ONE blinding truth emerged from the Democratic Convention. If Bill Clinton were running for president, he would easily win.
Sure, his speech in support of Mr Obama was a bit long, but there was enough of the old magic emanating from the shameless charmer to make people nostalgic for a leader who liked people, understood politics, seemed to know what he was doing and radiated optimism. Americans love happy warriors, and Slick Willie is one of the happiest. It's not a role that fits Barack Obama well, not least because he often gives the impression he doesn't really enjoy being president.
Mr Obama's speech was a bit of a disappointment to the faithful. People have become used to the rhetoric and cadences that so excited them in 2008 and worry that their president seems unsure about the future. As New York Times columnist Maureen Dowd put it, Mr Obama is "a cold shower to Bill's warm bath".
I am no fan of Ms Dowd's, who is hampered by her ignorance of, and contempt for, middle America and her loathing of Republicans, but she can be interesting on the personalities of those towards whose politics she is sympathetic. She wrote last week about Mr Obama's conflicted attitude even after his first political speech -- "his elation at his ability to rouse with words and disdain at how easy it was". Like Mr Clinton, Mr Obama didn't know his father, but "while the disciplined Barry became self-reliant, with little patience for neediness or insincerity, the undisciplined Bill became self-indulgent, a maw of need and maestro of faux sincerity."
Mr Clinton's neediness makes him reach out to anyone and everyone: Mr Obama likes few people and prefers his own company to that of anyone other than his family. This is at the root of his problems as president. He's a clever, eloquent, charismatic academic who believes himself a saviour: Mr Clinton was as brilliant a politician as he was a student. When faced with the need to wheel and deal, Mr Clinton joyfully shouts "Bring it on" but Mr Obama's aristocratic nose wrinkles at the very idea. Aloof and arrogant, he isn't even friendly with his own party, let alone being capable of forging the bipartisan links that enriched Mr Clinton's presidency.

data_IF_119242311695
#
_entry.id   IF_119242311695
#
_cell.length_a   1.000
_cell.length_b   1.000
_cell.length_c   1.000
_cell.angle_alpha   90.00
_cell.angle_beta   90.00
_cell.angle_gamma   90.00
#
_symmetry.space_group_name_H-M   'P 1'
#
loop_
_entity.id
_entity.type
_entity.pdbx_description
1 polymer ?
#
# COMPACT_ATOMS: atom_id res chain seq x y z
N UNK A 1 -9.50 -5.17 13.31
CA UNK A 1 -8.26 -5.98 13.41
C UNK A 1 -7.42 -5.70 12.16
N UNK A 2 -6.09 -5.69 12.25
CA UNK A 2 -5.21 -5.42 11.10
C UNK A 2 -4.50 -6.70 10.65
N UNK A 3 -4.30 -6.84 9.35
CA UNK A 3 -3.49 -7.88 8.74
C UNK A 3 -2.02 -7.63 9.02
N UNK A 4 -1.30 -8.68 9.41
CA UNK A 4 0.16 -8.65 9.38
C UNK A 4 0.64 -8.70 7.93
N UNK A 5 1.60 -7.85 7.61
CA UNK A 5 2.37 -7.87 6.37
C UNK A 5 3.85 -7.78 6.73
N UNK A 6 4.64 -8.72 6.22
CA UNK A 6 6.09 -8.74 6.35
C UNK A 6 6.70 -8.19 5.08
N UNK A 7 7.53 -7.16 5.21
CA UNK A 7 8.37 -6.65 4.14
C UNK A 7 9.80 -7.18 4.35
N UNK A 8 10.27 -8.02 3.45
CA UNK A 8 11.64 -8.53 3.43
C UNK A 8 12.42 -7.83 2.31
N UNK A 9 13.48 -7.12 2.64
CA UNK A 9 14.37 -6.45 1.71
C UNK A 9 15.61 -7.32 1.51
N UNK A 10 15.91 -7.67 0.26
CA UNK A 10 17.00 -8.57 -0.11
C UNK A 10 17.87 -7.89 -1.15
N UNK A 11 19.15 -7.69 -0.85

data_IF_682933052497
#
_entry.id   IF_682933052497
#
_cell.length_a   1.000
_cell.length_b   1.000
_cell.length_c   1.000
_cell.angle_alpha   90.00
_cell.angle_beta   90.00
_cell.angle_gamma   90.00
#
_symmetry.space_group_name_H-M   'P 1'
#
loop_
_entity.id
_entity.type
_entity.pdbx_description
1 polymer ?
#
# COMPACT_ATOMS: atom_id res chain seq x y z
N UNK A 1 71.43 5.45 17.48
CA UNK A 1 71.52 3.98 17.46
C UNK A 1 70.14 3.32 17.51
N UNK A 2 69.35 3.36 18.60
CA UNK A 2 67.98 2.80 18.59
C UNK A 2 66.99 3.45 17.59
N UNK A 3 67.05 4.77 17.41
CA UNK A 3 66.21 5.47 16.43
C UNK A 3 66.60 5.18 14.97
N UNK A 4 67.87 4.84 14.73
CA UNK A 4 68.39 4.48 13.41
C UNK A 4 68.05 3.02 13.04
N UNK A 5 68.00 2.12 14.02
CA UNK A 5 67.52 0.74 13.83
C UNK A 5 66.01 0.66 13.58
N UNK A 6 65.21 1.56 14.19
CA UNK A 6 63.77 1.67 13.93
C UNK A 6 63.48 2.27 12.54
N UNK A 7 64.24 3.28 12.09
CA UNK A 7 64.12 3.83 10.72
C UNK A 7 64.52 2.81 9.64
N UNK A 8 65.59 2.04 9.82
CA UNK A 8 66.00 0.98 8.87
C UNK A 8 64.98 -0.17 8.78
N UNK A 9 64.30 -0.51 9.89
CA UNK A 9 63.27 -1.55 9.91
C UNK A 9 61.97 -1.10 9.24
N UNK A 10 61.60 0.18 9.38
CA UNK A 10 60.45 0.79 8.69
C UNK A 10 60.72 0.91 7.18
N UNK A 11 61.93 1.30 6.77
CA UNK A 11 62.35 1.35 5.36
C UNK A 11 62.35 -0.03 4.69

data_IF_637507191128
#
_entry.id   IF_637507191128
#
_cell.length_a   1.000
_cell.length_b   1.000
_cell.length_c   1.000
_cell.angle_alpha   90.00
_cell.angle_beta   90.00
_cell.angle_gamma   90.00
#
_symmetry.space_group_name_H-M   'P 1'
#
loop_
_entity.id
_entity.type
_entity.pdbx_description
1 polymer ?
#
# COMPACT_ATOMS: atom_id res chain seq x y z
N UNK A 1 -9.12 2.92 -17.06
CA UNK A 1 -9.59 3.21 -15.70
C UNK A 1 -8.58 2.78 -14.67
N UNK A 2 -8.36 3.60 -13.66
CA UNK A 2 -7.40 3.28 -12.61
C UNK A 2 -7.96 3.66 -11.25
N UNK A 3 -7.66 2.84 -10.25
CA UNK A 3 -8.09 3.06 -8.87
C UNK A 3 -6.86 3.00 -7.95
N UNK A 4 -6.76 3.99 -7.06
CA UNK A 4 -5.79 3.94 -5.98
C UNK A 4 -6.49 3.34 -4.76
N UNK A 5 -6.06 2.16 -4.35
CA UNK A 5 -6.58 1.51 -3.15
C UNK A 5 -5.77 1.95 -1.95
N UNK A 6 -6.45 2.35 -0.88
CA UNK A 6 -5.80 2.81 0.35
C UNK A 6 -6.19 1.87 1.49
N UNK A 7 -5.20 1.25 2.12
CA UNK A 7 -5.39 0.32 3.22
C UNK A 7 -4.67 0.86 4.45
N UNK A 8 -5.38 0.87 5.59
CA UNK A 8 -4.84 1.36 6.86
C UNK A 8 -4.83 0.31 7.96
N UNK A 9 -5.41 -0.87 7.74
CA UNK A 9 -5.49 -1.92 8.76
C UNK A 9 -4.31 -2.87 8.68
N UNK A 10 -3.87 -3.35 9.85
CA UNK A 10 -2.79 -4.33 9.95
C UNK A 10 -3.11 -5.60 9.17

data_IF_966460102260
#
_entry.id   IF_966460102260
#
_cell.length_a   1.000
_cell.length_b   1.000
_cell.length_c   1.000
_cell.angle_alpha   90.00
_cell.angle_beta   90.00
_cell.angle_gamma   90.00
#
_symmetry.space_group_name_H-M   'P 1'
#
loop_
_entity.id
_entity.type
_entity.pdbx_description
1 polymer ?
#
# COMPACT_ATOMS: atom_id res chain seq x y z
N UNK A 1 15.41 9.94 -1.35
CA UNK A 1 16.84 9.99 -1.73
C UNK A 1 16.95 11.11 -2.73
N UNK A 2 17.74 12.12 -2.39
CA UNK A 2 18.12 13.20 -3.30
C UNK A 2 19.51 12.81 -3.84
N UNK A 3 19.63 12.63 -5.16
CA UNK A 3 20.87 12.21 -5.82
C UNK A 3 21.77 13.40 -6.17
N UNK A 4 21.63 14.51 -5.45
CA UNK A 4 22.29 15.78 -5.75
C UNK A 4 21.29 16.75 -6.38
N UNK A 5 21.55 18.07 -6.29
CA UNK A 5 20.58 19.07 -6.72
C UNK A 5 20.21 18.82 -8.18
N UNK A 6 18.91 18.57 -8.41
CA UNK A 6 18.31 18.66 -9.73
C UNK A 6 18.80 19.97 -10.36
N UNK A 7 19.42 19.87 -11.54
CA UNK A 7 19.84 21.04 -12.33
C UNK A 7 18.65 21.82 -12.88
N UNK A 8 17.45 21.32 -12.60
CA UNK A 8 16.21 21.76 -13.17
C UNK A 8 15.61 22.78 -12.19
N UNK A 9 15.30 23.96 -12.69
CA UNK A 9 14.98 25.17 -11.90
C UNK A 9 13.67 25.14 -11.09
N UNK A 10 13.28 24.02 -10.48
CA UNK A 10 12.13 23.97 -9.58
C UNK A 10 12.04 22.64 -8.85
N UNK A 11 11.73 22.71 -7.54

It was telling that Mr Obama stooped to beg Mr Clinton's help. For most of his presidency, he had ignored him, and Bill was hassling Hillary to stand against her boss for the nomination. But offered a starring role, and still hoping to make it back to the White House as First Husband, Bill didn't hesitate. He praised Mr Obama, even if he did so by conjuring up nostalgia for the Clinton years.
Like Ann Romney, Michelle Obama gave a brilliant speech (apart from that stomach-churning phrase about being "Mom-in-Chief") and came across as far more likeable than her husband. Indeed, she has an approval rating way ahead of his: 66 per cent to his mid-to-high 40s. This rather undermines those who are determined to paint Obama-denigrators as bigots.
The whole race issue has become an increasingly poisonous element in what is already such a worryingly polarised election campaign. While there are, of course, white people who would never vote for a black, they're a tiny minority. Most Republicans are bitterly insulted by the racist tag -- hence when Herman Cain had his moment in the sun, they delighted in such bumper stickers as "Cain 50 per cent more black, 100 per cent more American". Amongst themselves, they point out that African-Americans don't get called racist even though more than 90 per cent of them back Obama. If you want to understand how they feel, have a look at 'Bob is a Racist' on YouTube.
Republicans have been moving right and Democrats left since Mr Clinton took office in 1993. The divisions have now been widened by the two conventions, which had little in common except processions of politicians competing to claim the most disadvantaged background. Republicans talked mostly of jobs and fiscal and individual responsibility: Democrats emoted about rights and pledged support for abortion on demand and gay marriage. Angrily partisan journalists and fact-checkers are helping shrink the already narrow middle ground.
With Mr Obama ahead today by 48 to 45 per cent, a key question for both parties is how to get the core vote out. Will the so-far undecided (estimated at 4 -- 7 per cent) watch the debates? Can Mitt Romney project enough of a sense of competence to compensate for his lack of personality? And, above all, what arguments will the candidates find to appeal to the electorates of the swing states -- Florida, Ohio, Pennsylvania, North Carolina and Virginia?
Most of the pundits expect Mr Obama to win by a short head, but to do so he'll need to gallop faster on the home straight. He could do with a masterclass from William Jefferson Clinton.